Computer Vision Syndrome

In today’s digital world, many people spend several hours a day using a computer. Activities such as work, school, artistic endeavors, socializing, researching that next fabulous vacation, and taking care of personal business like banking or shopping, all entail time spent in front of the glare of a computer screen. That can result in dry, red, irritated, strained eyes, which can cause fatigue, headaches, and even neck and back discomfort, blurred vision and more. When you love being online, whether for work or for play, physical symptoms of eyestrain can really put a damper on things.

According to the National Institute of Occupational Safety and Health, if you have been experiencing the symptoms listed above, you may be developing an increasingly common condition called Computer Vision Syndrome. Studies show prevalence figures as high as 90% for Americans who use a computer for more than three hours a day. According to Dr. Sandy T. Feldman, medical director at Clearview Eye and Laser in California, one in six patients exhibits signs of computer vision syndrome.

The expansion of the digital age in the 21st century has given us the ability to keep up with loved
ones from around the world, skip long lines at the DMV, and take care of business online and, in many cases, even earn our living from the comfort of a home-office by freelancing or working remotely. In fact, one recent study by
Business Insider showed that by 2020, about 40% of people will be freelancing. Of course, all of that means a lot more computer time.

Fortunately, there are plenty of easy remedies to help protect your health and stay physically fit in the digital age. Simple back and neck exercises, a daily yoga practice, utilizing ergonomic furniture, and getting fitted for protective computer glasses are all great ways to take care of yourself and enjoy your computer time.

Here are some terrific guidelines for taking care of your eyes so that you can be comfortable and healthy, no matter how much time you spend online.

  • Blink your eyes frequently to replenish tear film.
  • Invest in over-the-counter teardrop solutions to reduce dry eye symptoms.

  • To alleviate dry eye syndrome, make sure your monitor isn’t too high because if you look up, you reduce the amount of evaporation in your tear ducts and you’re able to lubricate the eye a bit more.
  • Buy a monitor that allows you to reduce glare and adjust the screen brightness level in different environments.
  • Bigger is not always better. A 27-48 inch monitor or multiple monitors are not always the solution. They can create awkward neck and head postures along with dry eyes.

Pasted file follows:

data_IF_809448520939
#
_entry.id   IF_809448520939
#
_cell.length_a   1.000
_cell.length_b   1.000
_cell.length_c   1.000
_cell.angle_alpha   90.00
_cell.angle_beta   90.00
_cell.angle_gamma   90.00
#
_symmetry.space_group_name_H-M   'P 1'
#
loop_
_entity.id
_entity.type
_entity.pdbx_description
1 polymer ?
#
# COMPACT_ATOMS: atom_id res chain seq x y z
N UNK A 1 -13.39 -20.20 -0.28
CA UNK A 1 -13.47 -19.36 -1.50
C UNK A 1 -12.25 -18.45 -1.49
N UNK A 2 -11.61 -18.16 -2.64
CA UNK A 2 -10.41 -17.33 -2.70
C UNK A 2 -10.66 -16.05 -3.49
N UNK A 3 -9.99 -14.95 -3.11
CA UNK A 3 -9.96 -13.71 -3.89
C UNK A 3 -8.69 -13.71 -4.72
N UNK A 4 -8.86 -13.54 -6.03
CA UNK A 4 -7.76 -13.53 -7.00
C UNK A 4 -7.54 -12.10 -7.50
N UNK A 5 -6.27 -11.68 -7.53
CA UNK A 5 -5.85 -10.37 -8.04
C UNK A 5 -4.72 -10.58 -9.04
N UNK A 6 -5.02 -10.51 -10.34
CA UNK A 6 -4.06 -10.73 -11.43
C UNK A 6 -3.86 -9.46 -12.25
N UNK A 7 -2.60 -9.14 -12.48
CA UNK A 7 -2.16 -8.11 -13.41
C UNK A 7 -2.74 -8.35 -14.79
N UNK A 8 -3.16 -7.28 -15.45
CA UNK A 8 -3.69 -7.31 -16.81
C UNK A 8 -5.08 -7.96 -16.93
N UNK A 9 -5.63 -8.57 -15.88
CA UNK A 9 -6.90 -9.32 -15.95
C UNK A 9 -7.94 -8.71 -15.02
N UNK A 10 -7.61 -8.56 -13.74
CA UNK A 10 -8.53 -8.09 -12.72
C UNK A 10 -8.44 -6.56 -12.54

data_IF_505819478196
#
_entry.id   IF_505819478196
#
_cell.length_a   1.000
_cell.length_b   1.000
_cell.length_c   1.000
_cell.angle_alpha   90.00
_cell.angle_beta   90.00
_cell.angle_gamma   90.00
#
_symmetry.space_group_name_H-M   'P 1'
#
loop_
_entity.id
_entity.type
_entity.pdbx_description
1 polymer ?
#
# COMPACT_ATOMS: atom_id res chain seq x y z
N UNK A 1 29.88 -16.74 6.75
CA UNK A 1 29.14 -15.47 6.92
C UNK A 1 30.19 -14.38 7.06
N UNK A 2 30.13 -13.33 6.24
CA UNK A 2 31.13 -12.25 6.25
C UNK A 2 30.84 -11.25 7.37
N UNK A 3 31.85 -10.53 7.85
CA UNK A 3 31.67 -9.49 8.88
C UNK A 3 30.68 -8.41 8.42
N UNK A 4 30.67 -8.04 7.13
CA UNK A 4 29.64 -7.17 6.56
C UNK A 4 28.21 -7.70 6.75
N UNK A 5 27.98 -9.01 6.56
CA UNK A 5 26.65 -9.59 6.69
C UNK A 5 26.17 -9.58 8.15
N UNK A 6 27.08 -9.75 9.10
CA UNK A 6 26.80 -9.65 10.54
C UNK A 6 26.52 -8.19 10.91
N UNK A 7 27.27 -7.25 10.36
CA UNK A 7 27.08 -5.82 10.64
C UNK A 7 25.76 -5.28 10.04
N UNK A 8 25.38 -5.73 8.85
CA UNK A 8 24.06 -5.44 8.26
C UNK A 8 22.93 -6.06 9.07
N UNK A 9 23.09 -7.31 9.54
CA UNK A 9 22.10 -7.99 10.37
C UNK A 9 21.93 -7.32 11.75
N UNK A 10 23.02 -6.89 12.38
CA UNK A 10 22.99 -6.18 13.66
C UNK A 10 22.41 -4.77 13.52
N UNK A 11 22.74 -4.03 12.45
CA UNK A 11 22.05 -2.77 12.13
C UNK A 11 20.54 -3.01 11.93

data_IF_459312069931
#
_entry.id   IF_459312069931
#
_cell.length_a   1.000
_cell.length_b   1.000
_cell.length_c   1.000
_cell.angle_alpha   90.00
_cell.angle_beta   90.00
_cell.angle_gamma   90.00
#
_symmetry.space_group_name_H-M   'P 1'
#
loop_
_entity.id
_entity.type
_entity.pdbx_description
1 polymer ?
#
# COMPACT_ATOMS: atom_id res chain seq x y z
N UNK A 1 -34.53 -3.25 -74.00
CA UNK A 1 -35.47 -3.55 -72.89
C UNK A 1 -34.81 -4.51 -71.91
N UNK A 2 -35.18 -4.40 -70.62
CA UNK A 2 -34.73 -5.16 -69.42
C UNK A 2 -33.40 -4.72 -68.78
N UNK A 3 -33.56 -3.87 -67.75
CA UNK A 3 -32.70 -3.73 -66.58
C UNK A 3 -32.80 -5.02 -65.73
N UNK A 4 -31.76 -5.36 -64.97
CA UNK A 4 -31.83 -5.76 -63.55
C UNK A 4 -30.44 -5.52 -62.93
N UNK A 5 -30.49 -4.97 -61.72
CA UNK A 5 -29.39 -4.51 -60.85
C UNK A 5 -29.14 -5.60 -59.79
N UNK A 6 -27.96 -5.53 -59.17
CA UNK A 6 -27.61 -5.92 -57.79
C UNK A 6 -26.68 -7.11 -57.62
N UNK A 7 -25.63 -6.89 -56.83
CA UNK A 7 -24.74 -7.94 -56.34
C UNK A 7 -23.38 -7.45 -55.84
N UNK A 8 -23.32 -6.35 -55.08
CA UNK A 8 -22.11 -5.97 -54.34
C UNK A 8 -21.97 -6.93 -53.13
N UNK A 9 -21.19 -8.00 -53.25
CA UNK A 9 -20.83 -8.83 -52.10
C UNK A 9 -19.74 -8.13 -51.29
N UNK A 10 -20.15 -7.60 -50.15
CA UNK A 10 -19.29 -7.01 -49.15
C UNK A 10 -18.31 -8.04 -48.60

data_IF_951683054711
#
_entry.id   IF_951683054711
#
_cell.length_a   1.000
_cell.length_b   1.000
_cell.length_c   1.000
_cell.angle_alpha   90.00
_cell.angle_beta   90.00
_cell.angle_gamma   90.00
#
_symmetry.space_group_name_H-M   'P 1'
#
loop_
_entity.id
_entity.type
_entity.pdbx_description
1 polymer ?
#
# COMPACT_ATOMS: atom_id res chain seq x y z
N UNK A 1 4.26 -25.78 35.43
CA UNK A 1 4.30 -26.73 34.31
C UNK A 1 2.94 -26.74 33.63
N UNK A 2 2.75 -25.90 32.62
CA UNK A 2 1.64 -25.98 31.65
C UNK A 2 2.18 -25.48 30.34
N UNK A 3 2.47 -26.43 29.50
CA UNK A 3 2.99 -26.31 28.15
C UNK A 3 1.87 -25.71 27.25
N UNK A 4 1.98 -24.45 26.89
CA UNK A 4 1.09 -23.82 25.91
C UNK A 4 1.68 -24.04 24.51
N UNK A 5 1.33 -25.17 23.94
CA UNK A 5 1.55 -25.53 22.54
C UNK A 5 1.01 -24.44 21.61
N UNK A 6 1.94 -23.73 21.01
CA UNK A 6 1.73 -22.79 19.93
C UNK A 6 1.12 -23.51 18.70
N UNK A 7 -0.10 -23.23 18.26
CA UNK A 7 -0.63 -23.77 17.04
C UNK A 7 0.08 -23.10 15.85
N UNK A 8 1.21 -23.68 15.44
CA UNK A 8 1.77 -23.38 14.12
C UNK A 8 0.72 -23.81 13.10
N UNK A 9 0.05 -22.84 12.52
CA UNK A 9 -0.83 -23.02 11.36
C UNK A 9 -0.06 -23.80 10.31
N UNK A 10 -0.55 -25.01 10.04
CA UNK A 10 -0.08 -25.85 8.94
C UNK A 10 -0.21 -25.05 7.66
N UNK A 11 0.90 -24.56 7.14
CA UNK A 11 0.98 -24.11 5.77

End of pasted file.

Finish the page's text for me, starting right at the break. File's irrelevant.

• Ergonomic experts advise that you keep a distance of at least an arms length between your eyes and your screen.
  • Create healthy lighting conditions by using task lighting, and arrange your desk or chair so that you are not facing direct lighting.
  • Avoid facing a window because it’s difficult for the eyes to adjust to outside brightness and the computer screen (opposite effect) and can result in weakening your vision.
  • Sit so that air from a fans, or vents, doesn’t come into direct contact with your eyes.

  • Take frequent breaks to rest your eyes. Set a timer on your computer or phone to remind you to look away from your screen every 20 minutes, or so, for at least 20 seconds, and focus on something about 20 feet away; this is sometimes referred to as the “20-20-20 rule” for healthy best practices while working on a computer.

  • Finally, give your entire body, mind, eyes and soul a rest by taking frequent breaks to do a few yoga stretches, take a short walk or refresh with eyes closed for 5-10 minutes a few times a day.

Social media is fun. Today more than ever, people get to do what they love, online, from
someplace (anyplace!) other than a corporate office. Even jobs that take place in a corporate environment are made easier by the use of computers. Life is generally more convenient, given our ability to take care of it (whatever “it” is) via the Internet.

As our world becomes more computer-centric, we are fortunate to reap the benefits and rewards of the wonders of the World Wide Web. As with anything, we sometimes need to adjust our lifestyle. It’s really just a matter of adopting some work tools, like the right furniture, computer screen, or prescription eyewear, and making a few lifestyle and habit adjustments. To your health!

Author Byline

Karen Burke is the President and Founder of Kare Products. Karen has over 30 years of expertise creating ergonomic furniture that helps avoid injury and promotes health for all types of discomfort and body sizes.